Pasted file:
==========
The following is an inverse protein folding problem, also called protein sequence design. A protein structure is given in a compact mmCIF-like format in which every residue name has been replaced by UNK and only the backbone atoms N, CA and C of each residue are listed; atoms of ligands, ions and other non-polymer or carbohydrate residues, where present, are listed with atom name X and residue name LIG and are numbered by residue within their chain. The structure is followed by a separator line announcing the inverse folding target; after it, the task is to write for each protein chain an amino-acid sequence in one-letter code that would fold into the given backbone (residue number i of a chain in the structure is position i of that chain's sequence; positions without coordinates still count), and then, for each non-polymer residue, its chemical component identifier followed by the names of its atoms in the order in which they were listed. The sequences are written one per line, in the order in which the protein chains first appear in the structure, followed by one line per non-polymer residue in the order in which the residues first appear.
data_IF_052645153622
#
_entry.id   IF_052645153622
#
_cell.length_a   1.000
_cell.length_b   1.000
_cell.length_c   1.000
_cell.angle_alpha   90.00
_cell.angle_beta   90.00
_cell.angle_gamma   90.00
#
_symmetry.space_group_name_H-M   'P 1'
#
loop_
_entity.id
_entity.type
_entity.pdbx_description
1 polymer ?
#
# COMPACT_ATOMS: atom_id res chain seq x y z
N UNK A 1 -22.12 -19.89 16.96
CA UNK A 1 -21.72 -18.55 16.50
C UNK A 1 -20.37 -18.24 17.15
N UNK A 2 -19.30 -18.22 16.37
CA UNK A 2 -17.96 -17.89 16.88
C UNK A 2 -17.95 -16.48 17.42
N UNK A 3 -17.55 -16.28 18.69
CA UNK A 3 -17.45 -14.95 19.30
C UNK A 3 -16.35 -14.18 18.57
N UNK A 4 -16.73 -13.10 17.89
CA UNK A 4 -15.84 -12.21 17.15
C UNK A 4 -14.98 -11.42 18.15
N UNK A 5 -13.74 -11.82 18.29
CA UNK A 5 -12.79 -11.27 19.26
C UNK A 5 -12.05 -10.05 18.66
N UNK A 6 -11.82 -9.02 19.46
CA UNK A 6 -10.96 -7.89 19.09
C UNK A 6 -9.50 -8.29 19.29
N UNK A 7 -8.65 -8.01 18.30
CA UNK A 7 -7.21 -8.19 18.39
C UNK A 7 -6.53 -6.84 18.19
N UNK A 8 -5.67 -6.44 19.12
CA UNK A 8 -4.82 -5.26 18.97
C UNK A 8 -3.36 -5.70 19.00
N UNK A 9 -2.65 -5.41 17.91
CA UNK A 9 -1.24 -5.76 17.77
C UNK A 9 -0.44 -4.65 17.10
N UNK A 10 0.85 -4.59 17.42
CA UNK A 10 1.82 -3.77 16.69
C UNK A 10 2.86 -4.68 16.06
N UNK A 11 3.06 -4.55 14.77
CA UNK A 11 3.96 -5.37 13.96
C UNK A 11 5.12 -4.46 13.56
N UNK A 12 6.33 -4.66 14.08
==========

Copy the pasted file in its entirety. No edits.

The following is an inverse protein folding problem, also called protein sequence design. A protein structure is given in a compact mmCIF-like format in which every residue name has been replaced by UNK and only the backbone atoms N, CA and C of each residue are listed; atoms of ligands, ions and other non-polymer or carbohydrate residues, where present, are listed with atom name X and residue name LIG and are numbered by residue within their chain. The structure is followed by a separator line announcing the inverse folding target; after it, the task is to write for each protein chain an amino-acid sequence in one-letter code that would fold into the given backbone (residue number i of a chain in the structure is position i of that chain's sequence; positions without coordinates still count), and then, for each non-polymer residue, its chemical component identifier followed by the names of its atoms in the order in which they were listed. The sequences are written one per line, in the order in which the protein chains first appear in the structure, followed by one line per non-polymer residue in the order in which the residues first appear.
data_IF_052645153622
#
_entry.id   IF_052645153622
#
_cell.length_a   1.000
_cell.length_b   1.000
_cell.length_c   1.000
_cell.angle_alpha   90.00
_cell.angle_beta   90.00
_cell.angle_gamma   90.00
#
_symmetry.space_group_name_H-M   'P 1'
#
loop_
_entity.id
_entity.type
_entity.pdbx_description
1 polymer ?
#
# COMPACT_ATOMS: atom_id res chain seq x y z
N UNK A 1 -22.12 -19.89 16.96
CA UNK A 1 -21.72 -18.55 16.50
C UNK A 1 -20.37 -18.24 17.15
N UNK A 2 -19.30 -18.22 16.37
CA UNK A 2 -17.96 -17.89 16.88
C UNK A 2 -17.95 -16.48 17.42
N UNK A 3 -17.55 -16.28 18.69
CA UNK A 3 -17.45 -14.95 19.30
C UNK A 3 -16.35 -14.18 18.57
N UNK A 4 -16.73 -13.10 17.89
CA UNK A 4 -15.84 -12.21 17.15
C UNK A 4 -14.98 -11.42 18.15
N UNK A 5 -13.74 -11.82 18.29
CA UNK A 5 -12.79 -11.27 19.26
C UNK A 5 -12.05 -10.05 18.66
N UNK A 6 -11.82 -9.02 19.46
CA UNK A 6 -10.96 -7.89 19.09
C UNK A 6 -9.50 -8.29 19.29
N UNK A 7 -8.65 -8.01 18.30
CA UNK A 7 -7.21 -8.19 18.39
C UNK A 7 -6.53 -6.84 18.19
N UNK A 8 -5.67 -6.44 19.12
CA UNK A 8 -4.82 -5.26 18.97
C UNK A 8 -3.36 -5.70 19.00
N UNK A 9 -2.65 -5.41 17.91
CA UNK A 9 -1.24 -5.76 17.77
C UNK A 9 -0.44 -4.65 17.10
N UNK A 10 0.85 -4.59 17.42
CA UNK A 10 1.82 -3.77 16.69
C UNK A 10 2.86 -4.68 16.06
N UNK A 11 3.06 -4.55 14.77
CA UNK A 11 3.96 -5.37 13.96
C UNK A 11 5.12 -4.46 13.56
N UNK A 12 6.33 -4.66 14.08